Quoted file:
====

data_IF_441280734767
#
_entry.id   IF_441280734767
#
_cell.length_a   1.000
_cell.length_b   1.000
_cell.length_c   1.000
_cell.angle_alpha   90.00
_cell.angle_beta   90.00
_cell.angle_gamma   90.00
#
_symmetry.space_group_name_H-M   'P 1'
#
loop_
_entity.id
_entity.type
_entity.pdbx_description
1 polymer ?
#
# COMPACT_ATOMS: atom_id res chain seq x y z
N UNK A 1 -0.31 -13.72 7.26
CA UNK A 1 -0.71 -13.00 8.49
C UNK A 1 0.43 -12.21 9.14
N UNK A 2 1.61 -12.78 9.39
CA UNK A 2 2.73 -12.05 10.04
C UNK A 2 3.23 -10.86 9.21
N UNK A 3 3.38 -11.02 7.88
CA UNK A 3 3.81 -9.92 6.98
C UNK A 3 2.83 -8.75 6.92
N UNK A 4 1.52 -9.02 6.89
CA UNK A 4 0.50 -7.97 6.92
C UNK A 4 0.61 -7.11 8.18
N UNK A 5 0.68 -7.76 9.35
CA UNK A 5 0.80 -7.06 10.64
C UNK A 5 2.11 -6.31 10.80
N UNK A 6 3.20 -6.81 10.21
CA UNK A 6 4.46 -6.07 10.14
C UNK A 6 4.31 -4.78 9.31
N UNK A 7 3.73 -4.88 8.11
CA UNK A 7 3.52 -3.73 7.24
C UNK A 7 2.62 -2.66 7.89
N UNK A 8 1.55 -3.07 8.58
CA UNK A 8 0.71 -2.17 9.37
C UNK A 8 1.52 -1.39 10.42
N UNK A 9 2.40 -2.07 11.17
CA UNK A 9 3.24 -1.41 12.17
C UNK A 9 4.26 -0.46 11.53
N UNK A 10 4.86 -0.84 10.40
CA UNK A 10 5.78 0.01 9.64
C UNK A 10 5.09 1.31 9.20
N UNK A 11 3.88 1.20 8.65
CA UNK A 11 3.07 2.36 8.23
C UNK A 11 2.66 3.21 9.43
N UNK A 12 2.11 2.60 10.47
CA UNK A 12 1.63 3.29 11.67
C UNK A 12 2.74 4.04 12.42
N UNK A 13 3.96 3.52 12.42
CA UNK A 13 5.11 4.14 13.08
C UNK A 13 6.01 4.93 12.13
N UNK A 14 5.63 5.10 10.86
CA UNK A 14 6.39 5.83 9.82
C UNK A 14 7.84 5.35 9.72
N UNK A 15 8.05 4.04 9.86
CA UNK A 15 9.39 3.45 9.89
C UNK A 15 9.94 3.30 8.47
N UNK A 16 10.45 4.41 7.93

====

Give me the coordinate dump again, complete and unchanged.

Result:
data_IF_441280734767
#
_entry.id   IF_441280734767
#
_cell.length_a   1.000
_cell.length_b   1.000
_cell.length_c   1.000
_cell.angle_alpha   90.00
_cell.angle_beta   90.00
_cell.angle_gamma   90.00
#
_symmetry.space_group_name_H-M   'P 1'
#
loop_
_entity.id
_entity.type
_entity.pdbx_description
1 polymer ?
#
# COMPACT_ATOMS: atom_id res chain seq x y z
N UNK A 1 -0.31 -13.72 7.26
CA UNK A 1 -0.71 -13.00 8.49
C UNK A 1 0.43 -12.21 9.14
N UNK A 2 1.61 -12.78 9.39
CA UNK A 2 2.73 -12.05 10.04
C UNK A 2 3.23 -10.86 9.21
N UNK A 3 3.38 -11.02 7.88
CA UNK A 3 3.81 -9.92 6.98
C UNK A 3 2.83 -8.75 6.92
N UNK A 4 1.52 -9.02 6.89
CA UNK A 4 0.50 -7.97 6.92
C UNK A 4 0.61 -7.11 8.18
N UNK A 5 0.68 -7.76 9.35
CA UNK A 5 0.80 -7.06 10.64
C UNK A 5 2.11 -6.31 10.80
N UNK A 6 3.20 -6.81 10.21
CA UNK A 6 4.46 -6.07 10.14
C UNK A 6 4.31 -4.78 9.31
N UNK A 7 3.73 -4.88 8.11
CA UNK A 7 3.52 -3.73 7.24
C UNK A 7 2.62 -2.66 7.89
N UNK A 8 1.55 -3.07 8.58
CA UNK A 8 0.71 -2.17 9.37
C UNK A 8 1.52 -1.39 10.42
N UNK A 9 2.40 -2.07 11.17
CA UNK A 9 3.24 -1.41 12.17
C UNK A 9 4.26 -0.46 11.53
N UNK A 10 4.86 -0.84 10.40
CA UNK A 10 5.78 0.01 9.64
C UNK A 10 5.09 1.31 9.20
N UNK A 11 3.88 1.20 8.65
CA UNK A 11 3.07 2.36 8.23
C UNK A 11 2.66 3.21 9.43
N UNK A 12 2.11 2.60 10.47
CA UNK A 12 1.63 3.29 11.67
C UNK A 12 2.74 4.04 12.42
N UNK A 13 3.96 3.52 12.42
CA UNK A 13 5.11 4.14 13.08
C UNK A 13 6.01 4.93 12.13
N UNK A 14 5.63 5.10 10.86
CA UNK A 14 6.39 5.83 9.82
C UNK A 14 7.84 5.35 9.72
N UNK A 15 8.05 4.04 9.86
CA UNK A 15 9.39 3.45 9.89
C UNK A 15 9.94 3.30 8.47
N UNK A 16 10.45 4.41 7.93